Have you heard anything about Dirk Nowitzki this year? We haven’t, and it feels weird. Dirk is still one of the game’s best shooters. He’s still averaging 21.3 points on nearly 50/40/90 shooting splits and has a PER of 23.49, good enough for 10th-best in the league. Dallas is looking like a playoff team at 18-13. And even Mark Cuban, always outspoken, believes the big German is still one of the NBA’s 10 best players.
But is he really better than Blake Griffin? Not last year… not four years ago… but right now? Griffin is having, by far, the best season of his career. However, he’s a melting pot for criticism. Can’t score in the post. Can’t defend. Can’t block shots. All of his faults are scrutinized just a little too much, considering he’s putting up nearly 22 points and 10.5 rebounds a night, while upping his freebie shooting to 70 percent.
Both can be the best player on the floor on any given night, despite their differences. But who would you rather have, right now, for one game? Dirk or Blake? We argue. You decide.
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It’s a bit ironic to see Blake Griffin and Dirk Nowitzki being compared to each other as far as who is the better power forward in today’s game, especially as one is 24 years old and in the early stage of his prime years, while the other one is 35 and getting closer to the final stop of his career. Another drastic difference between Dirk and Blake is how they play basketball, which will be discussed shortly. However, these two are considered two of the best power forwards in the game today, and by the time this analysis is complete, it should be clear that Dirk Nowitzki is better than Blake Griffin.
First, let’s talk about offense. Nowitzki has proven to be one of the most consistent shooters in the league for the past 15 seasons. Unlike his Los Angeles counterpart, Dirk is an offensive threat from anywhere on the court, from the low post to beyond the arc. Meanwhile, Griffin is still trying to develop a consistent midrange game. This season, Dirk’s shooting accuracy has increased, as he is shooting 49.3 percent from the field and 40.5 percent from downtown. He’ll have a chance to join the 50-40-90 club, as he is shooting 91.9 percent from the charity stripe. Meanwhile, Blake is shooting 51.8 percent from the field, 37.5 percent from beyond the arc, and 70 percent from the free throw line. It should be noted that despite the contrast in their shot selection (Blake is closer to the rim while Dirk has more range), the difference in their field goal percentage is just nearly two points.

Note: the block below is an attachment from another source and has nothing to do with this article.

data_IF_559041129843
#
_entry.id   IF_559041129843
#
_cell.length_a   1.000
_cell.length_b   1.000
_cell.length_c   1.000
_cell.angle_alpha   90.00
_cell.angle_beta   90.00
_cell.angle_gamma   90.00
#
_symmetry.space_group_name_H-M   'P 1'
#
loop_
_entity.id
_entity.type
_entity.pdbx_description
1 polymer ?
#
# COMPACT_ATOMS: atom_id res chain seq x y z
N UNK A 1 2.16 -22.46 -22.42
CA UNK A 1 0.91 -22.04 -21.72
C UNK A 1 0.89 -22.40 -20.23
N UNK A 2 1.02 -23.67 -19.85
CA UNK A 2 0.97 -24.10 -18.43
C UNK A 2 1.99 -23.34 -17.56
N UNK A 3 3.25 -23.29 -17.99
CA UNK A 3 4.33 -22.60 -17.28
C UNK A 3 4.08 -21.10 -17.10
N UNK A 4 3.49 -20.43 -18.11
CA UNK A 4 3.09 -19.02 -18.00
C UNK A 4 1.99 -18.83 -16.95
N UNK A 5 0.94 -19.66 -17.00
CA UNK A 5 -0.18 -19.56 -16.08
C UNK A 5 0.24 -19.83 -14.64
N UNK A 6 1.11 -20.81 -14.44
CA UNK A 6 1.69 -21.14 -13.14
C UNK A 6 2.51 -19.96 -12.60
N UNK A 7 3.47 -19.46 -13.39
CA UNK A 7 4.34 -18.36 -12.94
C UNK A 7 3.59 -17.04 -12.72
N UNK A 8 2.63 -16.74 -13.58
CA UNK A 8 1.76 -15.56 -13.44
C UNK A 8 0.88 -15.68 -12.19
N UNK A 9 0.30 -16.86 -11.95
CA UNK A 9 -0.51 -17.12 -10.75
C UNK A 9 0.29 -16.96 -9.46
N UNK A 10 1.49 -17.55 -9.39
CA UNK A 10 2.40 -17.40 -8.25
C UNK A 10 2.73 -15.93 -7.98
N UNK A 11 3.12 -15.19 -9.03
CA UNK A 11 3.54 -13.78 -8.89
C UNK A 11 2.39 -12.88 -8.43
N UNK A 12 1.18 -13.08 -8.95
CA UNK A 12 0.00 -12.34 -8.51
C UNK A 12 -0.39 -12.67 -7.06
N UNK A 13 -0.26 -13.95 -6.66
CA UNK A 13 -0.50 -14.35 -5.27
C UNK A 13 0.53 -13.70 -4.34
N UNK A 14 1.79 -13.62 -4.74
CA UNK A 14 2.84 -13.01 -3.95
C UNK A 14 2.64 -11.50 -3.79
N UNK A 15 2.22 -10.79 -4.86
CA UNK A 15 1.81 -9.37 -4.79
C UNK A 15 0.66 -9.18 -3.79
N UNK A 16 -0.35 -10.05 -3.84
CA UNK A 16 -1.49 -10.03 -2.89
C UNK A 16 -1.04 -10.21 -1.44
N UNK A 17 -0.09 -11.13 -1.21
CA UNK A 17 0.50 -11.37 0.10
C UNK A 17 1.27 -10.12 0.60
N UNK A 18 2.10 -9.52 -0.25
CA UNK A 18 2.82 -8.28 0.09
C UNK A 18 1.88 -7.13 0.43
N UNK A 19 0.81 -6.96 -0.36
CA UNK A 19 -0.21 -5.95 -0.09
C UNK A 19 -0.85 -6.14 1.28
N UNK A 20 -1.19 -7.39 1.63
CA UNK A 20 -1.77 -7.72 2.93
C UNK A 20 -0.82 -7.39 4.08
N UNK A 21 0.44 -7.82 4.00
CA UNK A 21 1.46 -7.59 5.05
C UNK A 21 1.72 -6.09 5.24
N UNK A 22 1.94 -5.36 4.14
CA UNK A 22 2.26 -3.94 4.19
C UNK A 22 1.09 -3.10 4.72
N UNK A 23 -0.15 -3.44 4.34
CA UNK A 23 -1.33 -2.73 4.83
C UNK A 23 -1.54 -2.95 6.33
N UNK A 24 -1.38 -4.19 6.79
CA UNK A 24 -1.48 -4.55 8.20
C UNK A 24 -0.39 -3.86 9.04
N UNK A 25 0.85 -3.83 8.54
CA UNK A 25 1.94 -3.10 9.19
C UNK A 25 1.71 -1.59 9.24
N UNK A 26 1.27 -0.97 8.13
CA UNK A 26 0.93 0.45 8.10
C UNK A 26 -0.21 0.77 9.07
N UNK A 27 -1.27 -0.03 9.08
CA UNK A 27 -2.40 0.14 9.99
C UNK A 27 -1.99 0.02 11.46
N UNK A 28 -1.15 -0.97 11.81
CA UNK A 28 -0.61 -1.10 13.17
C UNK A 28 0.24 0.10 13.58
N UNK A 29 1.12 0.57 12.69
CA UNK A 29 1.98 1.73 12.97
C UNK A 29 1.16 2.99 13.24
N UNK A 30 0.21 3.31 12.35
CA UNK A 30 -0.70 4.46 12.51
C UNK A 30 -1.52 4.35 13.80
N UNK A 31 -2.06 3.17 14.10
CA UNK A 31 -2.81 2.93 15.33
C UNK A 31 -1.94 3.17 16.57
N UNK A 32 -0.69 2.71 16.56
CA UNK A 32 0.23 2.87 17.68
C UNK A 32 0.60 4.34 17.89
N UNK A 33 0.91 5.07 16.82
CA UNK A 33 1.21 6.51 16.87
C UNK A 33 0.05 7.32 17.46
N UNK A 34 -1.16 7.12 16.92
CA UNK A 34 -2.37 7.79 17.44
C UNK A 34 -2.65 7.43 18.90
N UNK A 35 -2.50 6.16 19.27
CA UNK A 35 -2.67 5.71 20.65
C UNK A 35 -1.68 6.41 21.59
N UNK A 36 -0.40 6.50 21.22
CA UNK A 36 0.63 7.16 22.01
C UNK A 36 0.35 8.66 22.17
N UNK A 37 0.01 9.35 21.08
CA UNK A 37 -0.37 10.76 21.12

Another major difference between the two is how they generate their offense. While Blake’s contribution is impacted by the playmaking of Chris Paul, Dirk remains capable of being his own shot creator. The addition of Monta Ellis and the beautiful two-man game that has been born with his arrival has made the game easier for Dirk. At the age of 35, that is a welcomed development for the German native. That is something that Dirk and Blake do have in common, as Chris Paul makes the game easier for Blake. However, Blake simply does not have the consistent ability to create his own shot. When you have a known signature shot named after you, as Dirk does with his one-legged, fadeaway jump shot that is extremely difficult to guard, you automatically have an offensive advantage.
While Griffin can turn heads and get the fans on their feet with his explosion and athleticism, Nowitzki remains one of the craftiest players in the game. As said before, the Dirk shot is one of the most unguardable shots in the game today. Heck, even Kobe Bryant and LeBron James have used Dirk’s signature jumper in a game or two. While Blake has often been labeled as a one-trick pony, Dirk is the furthest from that, as he can do damage in the post, the midrange, and from beyond the arc.
Nowitzki also has an advantage of being a closer, which he continues to be after 15 years of NBA experience. According to Bloomberg Sports, Dirk has the fifth-best statistics in “closing time” – the score differential of three points or less and with less than 24 seconds left on the game clock – with a shooting percentage of 50 and an effective shooting percentage of 56 over the last three seasons. Dirk’s consistency with his shot, his dependability at the free throw line, and his calm demeanor under pressure makes him a credible clutch player and one of the league’s best closers. Although he has improved at the free throw line, Blake’s inconsistency from the charity strip often makes him a liability for the Clippers to have on the court in crunch situations.
As far as defense, Nowitzki also holds the advantage over Griffin, according to Synergy Sports. Overall, Dirk gives up .81 ppp (points per possession) in total defense, while Blake gives up .88 ppp. That may not sound too drastic at first glance, but if you look at the percentage of shots they give up to their opponents, it becomes clearer. Dirk’s defense allows 36.3 percent of opponent’s attempts to score, while Blake’s defense allows 41 percent of shots to score. Dirk is the best isolation defender (.38 ppp) in the league as well as the eighth-best post-up defender (.61 ppp) in the NBA. Griffin does not rank in the top 10 of any defensive play category.
As you can see, Dirk Nowitzki remains as strong as ever. Of course, Blake Griffin is 24 years old and has a ton of potential, but the 11-time All-Star from Germany is once again keeping Father Time at bay this season. Dirk continually proves to his fans and the NBA that he is one of the best international players to play in the NBA, if not the best. Simply put, Dirk is better than Blake right now.